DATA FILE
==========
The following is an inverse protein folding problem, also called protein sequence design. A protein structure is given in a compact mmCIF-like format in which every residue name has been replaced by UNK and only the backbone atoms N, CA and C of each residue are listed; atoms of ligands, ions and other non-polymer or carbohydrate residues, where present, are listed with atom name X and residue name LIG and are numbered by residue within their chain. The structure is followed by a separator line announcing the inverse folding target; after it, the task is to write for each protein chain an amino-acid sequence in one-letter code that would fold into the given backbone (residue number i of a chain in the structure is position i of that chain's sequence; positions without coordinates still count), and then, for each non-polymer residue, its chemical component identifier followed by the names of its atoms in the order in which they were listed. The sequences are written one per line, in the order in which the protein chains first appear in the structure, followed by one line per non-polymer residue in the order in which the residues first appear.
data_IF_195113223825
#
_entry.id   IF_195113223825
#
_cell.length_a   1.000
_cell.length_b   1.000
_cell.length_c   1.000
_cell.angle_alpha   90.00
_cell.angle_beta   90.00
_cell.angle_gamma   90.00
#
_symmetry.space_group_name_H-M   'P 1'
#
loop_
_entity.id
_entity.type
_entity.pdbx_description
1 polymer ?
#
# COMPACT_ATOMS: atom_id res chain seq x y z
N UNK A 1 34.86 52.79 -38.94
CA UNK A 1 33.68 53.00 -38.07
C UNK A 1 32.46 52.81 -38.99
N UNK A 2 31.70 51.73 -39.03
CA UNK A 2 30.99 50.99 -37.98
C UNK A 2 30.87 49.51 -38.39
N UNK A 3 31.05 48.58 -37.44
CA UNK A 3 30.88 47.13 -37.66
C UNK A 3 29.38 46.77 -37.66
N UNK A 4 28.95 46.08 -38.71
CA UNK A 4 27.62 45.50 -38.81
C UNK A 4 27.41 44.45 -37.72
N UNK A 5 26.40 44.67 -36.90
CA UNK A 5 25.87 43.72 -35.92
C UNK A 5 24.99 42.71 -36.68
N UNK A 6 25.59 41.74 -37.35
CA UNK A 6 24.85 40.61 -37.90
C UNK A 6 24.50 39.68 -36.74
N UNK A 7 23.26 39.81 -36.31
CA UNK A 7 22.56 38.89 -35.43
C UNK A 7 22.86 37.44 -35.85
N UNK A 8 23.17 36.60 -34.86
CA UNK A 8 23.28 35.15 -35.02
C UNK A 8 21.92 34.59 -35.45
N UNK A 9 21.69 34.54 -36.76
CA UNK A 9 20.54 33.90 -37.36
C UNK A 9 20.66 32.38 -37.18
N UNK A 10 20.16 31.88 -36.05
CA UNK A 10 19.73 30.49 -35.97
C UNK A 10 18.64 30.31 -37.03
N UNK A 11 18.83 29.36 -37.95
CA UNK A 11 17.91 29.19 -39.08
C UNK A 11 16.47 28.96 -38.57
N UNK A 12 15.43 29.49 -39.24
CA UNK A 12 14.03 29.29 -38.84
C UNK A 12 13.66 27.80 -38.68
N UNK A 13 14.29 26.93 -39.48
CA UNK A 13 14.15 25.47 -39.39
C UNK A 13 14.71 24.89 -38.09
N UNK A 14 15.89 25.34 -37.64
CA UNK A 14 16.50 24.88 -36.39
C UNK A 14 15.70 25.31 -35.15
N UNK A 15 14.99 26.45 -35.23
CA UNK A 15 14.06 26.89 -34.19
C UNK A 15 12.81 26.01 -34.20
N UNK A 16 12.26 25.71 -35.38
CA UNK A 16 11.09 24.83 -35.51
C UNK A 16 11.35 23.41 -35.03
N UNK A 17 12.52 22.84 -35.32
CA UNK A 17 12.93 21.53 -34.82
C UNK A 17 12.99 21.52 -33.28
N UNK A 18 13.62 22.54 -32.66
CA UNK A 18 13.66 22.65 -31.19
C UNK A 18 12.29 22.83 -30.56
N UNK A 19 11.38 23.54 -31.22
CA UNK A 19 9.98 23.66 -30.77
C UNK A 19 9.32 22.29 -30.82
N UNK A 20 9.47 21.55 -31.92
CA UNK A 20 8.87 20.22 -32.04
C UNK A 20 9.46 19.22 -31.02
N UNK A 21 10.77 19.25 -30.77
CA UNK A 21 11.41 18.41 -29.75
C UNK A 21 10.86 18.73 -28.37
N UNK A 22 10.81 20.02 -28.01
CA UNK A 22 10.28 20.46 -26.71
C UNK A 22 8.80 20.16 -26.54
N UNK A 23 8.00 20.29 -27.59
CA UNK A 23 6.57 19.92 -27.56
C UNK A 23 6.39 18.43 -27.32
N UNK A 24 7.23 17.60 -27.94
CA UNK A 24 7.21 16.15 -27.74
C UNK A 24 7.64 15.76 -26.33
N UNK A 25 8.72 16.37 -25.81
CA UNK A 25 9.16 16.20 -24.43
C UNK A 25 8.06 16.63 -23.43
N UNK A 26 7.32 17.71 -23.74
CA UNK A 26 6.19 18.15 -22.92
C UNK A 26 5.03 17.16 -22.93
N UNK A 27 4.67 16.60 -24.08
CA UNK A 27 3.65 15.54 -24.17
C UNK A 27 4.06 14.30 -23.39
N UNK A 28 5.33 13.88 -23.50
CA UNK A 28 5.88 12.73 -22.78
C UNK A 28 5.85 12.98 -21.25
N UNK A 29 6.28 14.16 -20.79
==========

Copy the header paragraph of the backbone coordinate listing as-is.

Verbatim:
The following is an inverse protein folding problem, also called protein sequence design. A protein structure is given in a compact mmCIF-like format in which every residue name has been replaced by UNK and only the backbone atoms N, CA and C of each residue are listed; atoms of ligands, ions and other non-polymer or carbohydrate residues, where present, are listed with atom name X and residue name LIG and are numbered by residue within their chain. The structure is followed by a separator line announcing the inverse folding target; after it, the task is to write for each protein chain an amino-acid sequence in one-letter code that would fold into the given backbone (residue number i of a chain in the structure is position i of that chain's sequence; positions without coordinates still count), and then, for each non-polymer residue, its chemical component identifier followed by the names of its atoms in the order in which they were listed. The sequences are written one per line, in the order in which the protein chains first appear in the structure, followed by one line per non-polymer residue in the order in which the residues first appear.